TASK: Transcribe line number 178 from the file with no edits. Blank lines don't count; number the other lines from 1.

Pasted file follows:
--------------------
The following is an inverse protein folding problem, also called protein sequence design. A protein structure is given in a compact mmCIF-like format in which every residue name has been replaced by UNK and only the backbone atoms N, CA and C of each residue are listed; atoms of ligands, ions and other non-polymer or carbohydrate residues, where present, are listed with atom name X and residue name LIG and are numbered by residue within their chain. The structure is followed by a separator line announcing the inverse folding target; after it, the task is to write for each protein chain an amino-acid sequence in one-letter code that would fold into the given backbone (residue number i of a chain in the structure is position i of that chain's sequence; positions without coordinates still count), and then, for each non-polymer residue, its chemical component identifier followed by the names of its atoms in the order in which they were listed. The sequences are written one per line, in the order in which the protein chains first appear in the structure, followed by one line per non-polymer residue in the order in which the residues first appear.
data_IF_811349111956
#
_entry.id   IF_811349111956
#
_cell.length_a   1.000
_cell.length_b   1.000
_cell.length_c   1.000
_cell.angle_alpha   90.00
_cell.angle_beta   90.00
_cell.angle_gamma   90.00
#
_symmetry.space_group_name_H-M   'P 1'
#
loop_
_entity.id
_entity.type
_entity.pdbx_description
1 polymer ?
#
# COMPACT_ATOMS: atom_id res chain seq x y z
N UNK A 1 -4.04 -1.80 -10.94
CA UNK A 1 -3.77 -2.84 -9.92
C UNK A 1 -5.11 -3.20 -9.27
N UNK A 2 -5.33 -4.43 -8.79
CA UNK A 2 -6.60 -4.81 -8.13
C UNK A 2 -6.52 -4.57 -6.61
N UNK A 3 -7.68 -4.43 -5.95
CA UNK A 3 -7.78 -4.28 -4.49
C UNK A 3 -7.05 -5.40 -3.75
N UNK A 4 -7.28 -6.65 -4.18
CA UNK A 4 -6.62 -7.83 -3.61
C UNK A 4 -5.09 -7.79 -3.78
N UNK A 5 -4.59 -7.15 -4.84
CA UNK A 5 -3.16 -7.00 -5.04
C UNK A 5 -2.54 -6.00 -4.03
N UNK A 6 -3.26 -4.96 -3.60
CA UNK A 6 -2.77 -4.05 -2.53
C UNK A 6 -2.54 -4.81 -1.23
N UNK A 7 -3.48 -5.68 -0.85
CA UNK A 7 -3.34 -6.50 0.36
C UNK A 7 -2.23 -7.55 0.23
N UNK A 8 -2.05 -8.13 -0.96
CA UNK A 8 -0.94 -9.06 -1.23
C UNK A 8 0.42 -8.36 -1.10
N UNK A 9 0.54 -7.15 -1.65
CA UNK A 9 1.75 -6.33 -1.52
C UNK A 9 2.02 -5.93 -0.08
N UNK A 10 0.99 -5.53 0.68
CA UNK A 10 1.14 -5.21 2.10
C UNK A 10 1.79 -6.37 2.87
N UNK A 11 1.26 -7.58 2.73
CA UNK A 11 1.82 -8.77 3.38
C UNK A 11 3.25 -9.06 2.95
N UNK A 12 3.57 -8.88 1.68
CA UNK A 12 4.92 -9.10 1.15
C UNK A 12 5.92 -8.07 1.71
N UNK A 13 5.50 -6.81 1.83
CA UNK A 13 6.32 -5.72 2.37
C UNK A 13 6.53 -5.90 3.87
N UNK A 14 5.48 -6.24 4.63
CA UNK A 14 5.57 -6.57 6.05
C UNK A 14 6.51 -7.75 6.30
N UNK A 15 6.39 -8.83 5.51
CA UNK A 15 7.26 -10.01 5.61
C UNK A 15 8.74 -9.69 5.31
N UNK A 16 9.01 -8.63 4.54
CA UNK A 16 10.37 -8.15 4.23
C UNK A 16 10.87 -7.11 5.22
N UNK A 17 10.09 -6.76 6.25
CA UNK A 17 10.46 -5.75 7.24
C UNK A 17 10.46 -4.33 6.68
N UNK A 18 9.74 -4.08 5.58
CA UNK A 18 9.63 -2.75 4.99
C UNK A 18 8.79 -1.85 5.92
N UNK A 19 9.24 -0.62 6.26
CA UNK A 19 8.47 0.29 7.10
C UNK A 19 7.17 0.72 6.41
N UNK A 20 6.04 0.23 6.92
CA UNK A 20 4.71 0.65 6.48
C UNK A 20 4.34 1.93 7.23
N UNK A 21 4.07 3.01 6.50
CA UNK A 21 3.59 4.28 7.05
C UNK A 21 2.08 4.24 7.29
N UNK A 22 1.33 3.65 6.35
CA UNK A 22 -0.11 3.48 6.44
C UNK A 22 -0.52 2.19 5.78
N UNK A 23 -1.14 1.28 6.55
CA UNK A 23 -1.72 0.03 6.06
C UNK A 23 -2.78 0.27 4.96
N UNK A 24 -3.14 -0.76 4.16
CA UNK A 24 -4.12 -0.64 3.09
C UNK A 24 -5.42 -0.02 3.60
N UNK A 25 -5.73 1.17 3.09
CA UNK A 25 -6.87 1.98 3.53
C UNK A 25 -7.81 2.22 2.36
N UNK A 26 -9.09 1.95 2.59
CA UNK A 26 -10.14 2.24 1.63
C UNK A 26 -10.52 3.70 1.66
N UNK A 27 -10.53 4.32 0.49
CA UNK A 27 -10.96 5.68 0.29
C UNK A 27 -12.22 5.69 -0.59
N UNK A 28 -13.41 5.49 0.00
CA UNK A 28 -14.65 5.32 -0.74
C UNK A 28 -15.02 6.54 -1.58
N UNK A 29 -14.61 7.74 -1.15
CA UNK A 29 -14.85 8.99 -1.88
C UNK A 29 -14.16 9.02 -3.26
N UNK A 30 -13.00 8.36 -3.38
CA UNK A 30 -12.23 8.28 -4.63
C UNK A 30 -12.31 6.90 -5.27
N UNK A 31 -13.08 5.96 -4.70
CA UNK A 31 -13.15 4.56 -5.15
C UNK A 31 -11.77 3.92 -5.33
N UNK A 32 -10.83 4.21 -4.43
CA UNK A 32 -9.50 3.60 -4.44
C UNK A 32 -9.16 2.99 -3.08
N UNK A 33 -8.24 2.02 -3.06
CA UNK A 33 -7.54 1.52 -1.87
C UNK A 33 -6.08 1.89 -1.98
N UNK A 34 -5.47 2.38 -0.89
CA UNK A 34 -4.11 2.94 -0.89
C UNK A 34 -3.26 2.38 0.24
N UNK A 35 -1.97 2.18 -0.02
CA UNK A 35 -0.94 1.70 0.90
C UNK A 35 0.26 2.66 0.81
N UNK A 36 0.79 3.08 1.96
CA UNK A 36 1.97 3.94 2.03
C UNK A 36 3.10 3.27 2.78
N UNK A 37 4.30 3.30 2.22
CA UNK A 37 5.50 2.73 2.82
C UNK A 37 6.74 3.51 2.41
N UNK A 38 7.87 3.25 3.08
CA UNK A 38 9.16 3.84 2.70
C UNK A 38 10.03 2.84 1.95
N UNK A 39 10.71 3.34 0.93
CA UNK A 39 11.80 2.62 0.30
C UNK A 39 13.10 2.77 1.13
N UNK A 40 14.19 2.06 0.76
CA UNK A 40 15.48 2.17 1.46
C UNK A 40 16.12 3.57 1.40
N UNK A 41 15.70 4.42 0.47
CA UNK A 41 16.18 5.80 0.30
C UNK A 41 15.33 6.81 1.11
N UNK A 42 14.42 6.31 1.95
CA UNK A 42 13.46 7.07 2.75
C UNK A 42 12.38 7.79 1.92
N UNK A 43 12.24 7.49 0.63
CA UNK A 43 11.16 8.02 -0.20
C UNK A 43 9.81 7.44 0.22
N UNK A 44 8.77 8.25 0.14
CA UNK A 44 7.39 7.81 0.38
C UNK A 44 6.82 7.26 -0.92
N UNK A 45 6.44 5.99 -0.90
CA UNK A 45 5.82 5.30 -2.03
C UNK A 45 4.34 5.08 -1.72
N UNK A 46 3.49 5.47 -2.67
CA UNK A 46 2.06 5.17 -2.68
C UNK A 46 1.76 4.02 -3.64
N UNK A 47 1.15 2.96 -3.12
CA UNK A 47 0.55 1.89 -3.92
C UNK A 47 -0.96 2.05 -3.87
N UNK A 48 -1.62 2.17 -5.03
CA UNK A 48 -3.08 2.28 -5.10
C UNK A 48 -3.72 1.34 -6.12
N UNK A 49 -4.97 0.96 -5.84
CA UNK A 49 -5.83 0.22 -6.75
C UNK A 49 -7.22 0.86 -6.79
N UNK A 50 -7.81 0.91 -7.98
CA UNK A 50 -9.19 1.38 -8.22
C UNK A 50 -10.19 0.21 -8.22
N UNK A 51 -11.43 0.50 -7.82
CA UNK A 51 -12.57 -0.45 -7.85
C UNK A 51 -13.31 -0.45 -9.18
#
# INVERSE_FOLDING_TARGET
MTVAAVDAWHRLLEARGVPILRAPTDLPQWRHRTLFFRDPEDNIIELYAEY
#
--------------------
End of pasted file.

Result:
#